Everybody Arcs: How do you apply specifically, and to which characters?

Kristen did a fabulous post on character arcs here. Come back when you’re finished reading for further discussion.

Okay, you done?

Now, this post from me a few days ago, discussing what I found on K.M. Weiland’s ebook on characterization which can be found on her site by subscribing with an email address. Specifically, she says that character arc is about the character believing the Big Lie, and then arcing by finding out the Truth that confronts the Big Lie and either overcoming it (positive character arc) or not (negative character arc).

Back to Kristen. Her take on character arcs relates to the character traits, both negative and positive. Her application is that the example character is too trusting and innocent in the first book, and must go through a change to do something that breaks that reality and flips it on its head. I’d say that the character’s Big Lie is that the Universe is Okay, Really, and Doesn’t Want to Hurt Me (these are characters who have never been in space, obviously).  The character arc, then, are the events change the character.

Here’s my two questions for you experts:

  1. When you are plotting a book, say you’re doing cards or what have you, some sort of modular unit to organize ideas, how do you track character arc? Is it simply embedded in the event itself, say, “Remi finds out from Joe that he’s been lying to her and she tries to throw him off a cliff,” might relate to the big moment where Remi’s trust is irrevocably broken and now she must embrace a new reality. Or do you have some separate system for character arc? Or go with a vague statement, say you write up the character’s information on a nice sheet and you have their stated goal, unstated goal, and what happens to them in the story, but you throw in the character arc deal of “character believes xyz and will have that challenged in the end when they become negative xyz”?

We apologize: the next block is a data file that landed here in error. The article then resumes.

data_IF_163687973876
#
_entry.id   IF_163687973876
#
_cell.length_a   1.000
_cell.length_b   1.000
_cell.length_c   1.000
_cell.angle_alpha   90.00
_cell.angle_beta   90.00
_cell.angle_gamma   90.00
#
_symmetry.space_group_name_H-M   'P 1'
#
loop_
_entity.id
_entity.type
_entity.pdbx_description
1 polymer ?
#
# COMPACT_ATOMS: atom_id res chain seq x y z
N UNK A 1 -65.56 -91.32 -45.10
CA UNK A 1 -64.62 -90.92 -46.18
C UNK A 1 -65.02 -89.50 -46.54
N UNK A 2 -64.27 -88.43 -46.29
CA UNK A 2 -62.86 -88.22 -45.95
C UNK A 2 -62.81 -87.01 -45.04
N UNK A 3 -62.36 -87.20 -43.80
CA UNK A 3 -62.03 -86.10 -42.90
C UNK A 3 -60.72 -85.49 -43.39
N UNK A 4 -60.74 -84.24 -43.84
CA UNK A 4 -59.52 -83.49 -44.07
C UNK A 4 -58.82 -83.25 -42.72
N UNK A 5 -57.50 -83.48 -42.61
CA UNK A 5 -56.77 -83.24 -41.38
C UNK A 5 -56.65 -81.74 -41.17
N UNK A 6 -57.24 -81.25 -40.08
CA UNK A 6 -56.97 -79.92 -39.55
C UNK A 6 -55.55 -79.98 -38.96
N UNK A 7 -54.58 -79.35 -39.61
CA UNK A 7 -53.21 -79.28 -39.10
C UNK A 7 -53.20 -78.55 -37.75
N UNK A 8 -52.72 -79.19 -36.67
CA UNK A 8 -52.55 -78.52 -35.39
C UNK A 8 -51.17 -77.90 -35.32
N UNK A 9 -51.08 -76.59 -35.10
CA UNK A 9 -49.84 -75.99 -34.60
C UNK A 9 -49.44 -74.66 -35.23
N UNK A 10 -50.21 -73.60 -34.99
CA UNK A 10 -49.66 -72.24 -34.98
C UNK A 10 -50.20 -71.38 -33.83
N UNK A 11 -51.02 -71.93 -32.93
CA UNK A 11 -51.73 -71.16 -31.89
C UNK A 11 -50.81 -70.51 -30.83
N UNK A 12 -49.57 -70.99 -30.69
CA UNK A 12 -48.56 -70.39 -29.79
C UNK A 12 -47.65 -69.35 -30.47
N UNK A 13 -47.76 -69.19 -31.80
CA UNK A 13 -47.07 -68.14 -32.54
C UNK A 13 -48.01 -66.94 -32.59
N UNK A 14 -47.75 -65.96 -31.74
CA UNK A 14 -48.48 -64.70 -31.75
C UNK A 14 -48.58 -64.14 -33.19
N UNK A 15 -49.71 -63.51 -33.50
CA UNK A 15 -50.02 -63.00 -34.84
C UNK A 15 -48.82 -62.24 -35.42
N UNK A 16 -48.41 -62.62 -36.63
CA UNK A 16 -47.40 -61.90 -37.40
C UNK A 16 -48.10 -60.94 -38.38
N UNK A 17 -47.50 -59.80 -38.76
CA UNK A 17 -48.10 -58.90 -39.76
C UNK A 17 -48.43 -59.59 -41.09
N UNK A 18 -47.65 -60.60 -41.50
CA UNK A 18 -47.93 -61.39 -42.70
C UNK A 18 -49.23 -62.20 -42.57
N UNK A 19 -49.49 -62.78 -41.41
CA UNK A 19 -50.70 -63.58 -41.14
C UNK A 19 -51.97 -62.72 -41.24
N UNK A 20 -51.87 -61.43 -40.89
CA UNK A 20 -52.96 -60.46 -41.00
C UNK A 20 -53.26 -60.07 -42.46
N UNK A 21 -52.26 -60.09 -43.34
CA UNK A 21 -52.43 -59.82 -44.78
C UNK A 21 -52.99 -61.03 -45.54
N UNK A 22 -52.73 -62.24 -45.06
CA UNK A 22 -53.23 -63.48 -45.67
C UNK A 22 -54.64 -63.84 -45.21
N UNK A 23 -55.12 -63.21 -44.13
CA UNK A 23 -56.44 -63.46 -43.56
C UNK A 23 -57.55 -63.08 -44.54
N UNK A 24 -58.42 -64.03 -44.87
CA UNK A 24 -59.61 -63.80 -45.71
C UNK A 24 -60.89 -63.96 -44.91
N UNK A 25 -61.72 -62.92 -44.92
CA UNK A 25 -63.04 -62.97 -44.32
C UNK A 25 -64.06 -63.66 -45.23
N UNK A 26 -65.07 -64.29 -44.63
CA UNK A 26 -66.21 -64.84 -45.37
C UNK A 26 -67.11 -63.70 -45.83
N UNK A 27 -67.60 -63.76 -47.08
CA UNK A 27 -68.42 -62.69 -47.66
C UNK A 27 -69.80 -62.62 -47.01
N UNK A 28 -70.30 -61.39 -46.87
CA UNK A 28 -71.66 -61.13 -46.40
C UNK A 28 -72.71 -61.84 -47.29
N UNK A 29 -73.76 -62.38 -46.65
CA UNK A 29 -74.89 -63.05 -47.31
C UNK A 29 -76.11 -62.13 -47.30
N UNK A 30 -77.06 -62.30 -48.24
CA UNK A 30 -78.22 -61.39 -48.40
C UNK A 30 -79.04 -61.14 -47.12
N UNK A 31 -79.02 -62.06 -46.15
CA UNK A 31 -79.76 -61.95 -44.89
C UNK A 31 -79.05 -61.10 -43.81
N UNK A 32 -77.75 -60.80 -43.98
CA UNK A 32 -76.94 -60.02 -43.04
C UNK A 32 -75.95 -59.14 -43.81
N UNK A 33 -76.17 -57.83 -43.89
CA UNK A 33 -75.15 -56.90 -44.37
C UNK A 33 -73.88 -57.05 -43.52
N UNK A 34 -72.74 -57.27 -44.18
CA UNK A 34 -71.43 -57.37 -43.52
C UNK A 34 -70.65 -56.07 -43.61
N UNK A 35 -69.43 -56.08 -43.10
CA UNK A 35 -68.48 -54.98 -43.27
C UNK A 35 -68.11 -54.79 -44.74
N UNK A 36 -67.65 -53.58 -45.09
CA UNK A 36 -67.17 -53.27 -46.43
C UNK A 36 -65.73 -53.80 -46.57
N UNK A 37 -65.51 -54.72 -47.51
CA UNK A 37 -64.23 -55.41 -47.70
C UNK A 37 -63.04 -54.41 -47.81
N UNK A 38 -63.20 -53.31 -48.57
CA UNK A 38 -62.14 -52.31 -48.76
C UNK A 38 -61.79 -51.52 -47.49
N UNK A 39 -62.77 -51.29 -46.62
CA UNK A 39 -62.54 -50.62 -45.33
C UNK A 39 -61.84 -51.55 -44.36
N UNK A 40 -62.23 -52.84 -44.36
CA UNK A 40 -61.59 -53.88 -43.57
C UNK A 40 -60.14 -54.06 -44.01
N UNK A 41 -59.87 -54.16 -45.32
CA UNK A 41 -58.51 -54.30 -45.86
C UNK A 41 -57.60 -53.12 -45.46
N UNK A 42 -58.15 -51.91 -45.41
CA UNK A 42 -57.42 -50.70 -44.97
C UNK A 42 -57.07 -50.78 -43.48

2. If you have a good system for doing the character arc for your protagonist, do you also do an arc for your antagonist and apply it across the entire story ? To the supporting characters? I mean, yeah, “Everybody arcs” but how many people do the work to arc every character of importance? HOW REAL IS THIS?!  I must know.  Examples, and whether you do this yourself or not.

Your thoughts, please. I need to understand this character arc once and for all so I can move on with my life. Argh! [Shakes fist at character arcs]

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One thought on “Everybody Arcs: How do you apply specifically, and to which characters?

  1. I only ever worry about my main character’s arc. If it isn’t good, maybe they aren’t the one to carry the flag. I try to tie it into my 3 act structure and worry about it on my storyboard. Every other arc is gravy, but not absolutely required.

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